WOMEN for Independence founder Jeane Freeman has called for an apology from the people in the wider Yes movement who criticised her and colleagues for reporting Natalie McGarry to the police. 

The former health secretary declined to name names, just saying that there was “unacknowledged misogyny” directed towards the group.

After details of the police probe emerged in the press some of McGarry’s colleagues in Westminster briefed journalists that it was “all a misunderstanding.”

It's also understood one Scottish Government minister made clear they were unhappy with the decision to go to the authorities.

Even as McGarry’s first trial date appeared in 2019, one SNP MP is understood to have kept in touch with her suspended colleague, advising her over Whatsapp on what dress would be most suitable for court

Just a fortnight ago, this MP was still insisting that McGarry was innocent. 

Speaking to the Herald shortly after the verdict, Ms Freeman said she felt vindicated and relieved by the jury’s verdict. 

She said: “It's been around seven years or so hanging over a number of people. And that's hard and it's been upsetting and distressing for folk throughout that time. 

“I don't think at any point during that period, any one of us who were part of the decision to hand the matter over to the police regretted at any point that we had done so or believed that we were wrong to have done so. 

“And I think the conduct of the trial and the verdict of the jury vindicates that we were right to say that the trust that people across Scotland had put in Women for Independence, needed to be honoured by answers being sought as to what had happened to the money they've given us.”

Ms Freeman said the long wait for a trial had taken its toll on some of the women involved. 

“It has been very difficult. You've got to remember that many of the people we're talking about are not in political parties, they're not politicians or ex-politicians. 

“They are straightforwardly ordinary decent women who got involved in Women for Independence because they believed in the organisation and the approach and the desire to have women's voices heard through the independence referendum and since.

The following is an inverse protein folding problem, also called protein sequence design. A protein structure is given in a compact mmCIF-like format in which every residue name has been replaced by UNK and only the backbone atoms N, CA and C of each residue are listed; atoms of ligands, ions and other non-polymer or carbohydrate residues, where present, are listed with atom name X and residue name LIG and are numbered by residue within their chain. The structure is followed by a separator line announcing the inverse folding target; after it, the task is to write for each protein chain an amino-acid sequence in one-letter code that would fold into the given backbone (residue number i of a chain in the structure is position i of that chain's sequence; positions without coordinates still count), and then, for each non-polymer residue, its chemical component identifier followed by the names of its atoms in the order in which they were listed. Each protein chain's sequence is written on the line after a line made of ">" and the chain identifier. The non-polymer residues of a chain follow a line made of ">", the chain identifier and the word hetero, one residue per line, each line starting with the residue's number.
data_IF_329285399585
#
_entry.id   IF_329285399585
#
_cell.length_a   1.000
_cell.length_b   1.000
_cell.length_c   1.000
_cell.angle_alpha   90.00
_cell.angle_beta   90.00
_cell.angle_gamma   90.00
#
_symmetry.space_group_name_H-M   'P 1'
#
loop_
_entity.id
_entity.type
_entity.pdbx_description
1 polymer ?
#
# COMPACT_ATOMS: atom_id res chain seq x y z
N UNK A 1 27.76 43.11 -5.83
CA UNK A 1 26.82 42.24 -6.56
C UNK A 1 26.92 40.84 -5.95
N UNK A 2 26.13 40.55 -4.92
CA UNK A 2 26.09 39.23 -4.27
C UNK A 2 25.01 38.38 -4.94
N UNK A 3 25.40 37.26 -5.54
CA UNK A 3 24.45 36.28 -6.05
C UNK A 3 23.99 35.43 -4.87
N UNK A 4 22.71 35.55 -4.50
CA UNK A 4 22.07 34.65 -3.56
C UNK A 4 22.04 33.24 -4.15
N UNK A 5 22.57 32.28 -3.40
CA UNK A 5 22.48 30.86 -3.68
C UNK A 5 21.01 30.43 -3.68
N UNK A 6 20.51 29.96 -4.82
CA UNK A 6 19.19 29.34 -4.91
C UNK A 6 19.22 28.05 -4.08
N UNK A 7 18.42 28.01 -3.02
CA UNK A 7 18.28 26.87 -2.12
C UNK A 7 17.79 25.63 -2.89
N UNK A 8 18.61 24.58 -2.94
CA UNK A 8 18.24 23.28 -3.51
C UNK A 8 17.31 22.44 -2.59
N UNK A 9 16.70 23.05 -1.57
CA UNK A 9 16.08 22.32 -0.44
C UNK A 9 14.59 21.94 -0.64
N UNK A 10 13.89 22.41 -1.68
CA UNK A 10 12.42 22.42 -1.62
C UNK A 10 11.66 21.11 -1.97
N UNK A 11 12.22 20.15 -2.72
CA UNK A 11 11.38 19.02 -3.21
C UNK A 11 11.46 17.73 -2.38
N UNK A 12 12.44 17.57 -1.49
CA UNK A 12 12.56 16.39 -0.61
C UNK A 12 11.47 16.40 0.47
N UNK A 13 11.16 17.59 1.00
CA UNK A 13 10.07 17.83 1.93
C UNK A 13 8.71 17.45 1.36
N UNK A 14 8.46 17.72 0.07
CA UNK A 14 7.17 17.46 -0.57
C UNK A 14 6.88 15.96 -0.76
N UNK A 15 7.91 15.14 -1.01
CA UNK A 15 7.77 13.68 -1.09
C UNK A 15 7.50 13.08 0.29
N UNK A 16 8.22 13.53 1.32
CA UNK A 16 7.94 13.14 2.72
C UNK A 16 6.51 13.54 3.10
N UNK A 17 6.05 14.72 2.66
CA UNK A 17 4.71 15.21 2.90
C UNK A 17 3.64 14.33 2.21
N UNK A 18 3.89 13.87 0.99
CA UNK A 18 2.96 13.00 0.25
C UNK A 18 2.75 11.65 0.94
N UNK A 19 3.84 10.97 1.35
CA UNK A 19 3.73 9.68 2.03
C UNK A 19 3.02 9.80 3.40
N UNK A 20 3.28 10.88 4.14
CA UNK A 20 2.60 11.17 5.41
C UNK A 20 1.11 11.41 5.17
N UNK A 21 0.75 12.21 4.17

“And so the prospect of a court case and giving evidence is not something that they're going to take too easily or lightly, but every credit to every single one of them they never demurred at any point because they believed they were doing the right thing.”

Ms Freeman, who first met McGarry in 2012, says she genuinely does not understand why the ex-MP pleaded innocent and that she was “bemused and perplexed” by her defence. 

There were “many opportunities over many months” for McGarry to explain what had happened to the money, and then, once police were involved, “many opportunities for her to acknowledge what she had done.“

“A lot of people, possibly including herself and her family, could have been saved a lot of anguish if she'd acknowledged from the outset, what had happened and what her actions have resulted in.”

Ms Freeman says they had no choice but to go to police when they discovered the “pattern” in their accounts. 

Money would repeatedly move from crowdfunders to McGarry’s account, but then never show up in WFI’s account. 

“We had no explanation for any of that and we're talking substantial sums of money. And at that point, there was in my mind, no choice, no choice at all,“ Ms Freeman said.

“You can't unknow what you know, and you can't walk away from a situation like that. And hope that it just disappears. The reality is people trusted us and we had to honour that trust.”

Ms Freeman says there was never any pressure from others before they went to police.

“It was very much a Women for Independence matter, and it was for the Women For Independence organisation to decide what to do.

"But once we had done it it's certainly true that there were people in the wider independence movement who were critical of what we had done and not supportive. 

“And, you know, I hope for Women For Independence itself, I hope those individuals now feel obliged to apologise to the organisation.”

“I have to say, frankly, from my point of view, I think there was a little bit of unacknowledged misogyny in that,” Ms Freeman added. “And that made me cross. But it never at any point made any of us waver and it's also the case that it didn't come as a surprise. 

“We weren't a bunch of naive women playing politics here, we knew exactly what we might get and what to expect. And it wasn't a surprise, but it was deeply disappointing.”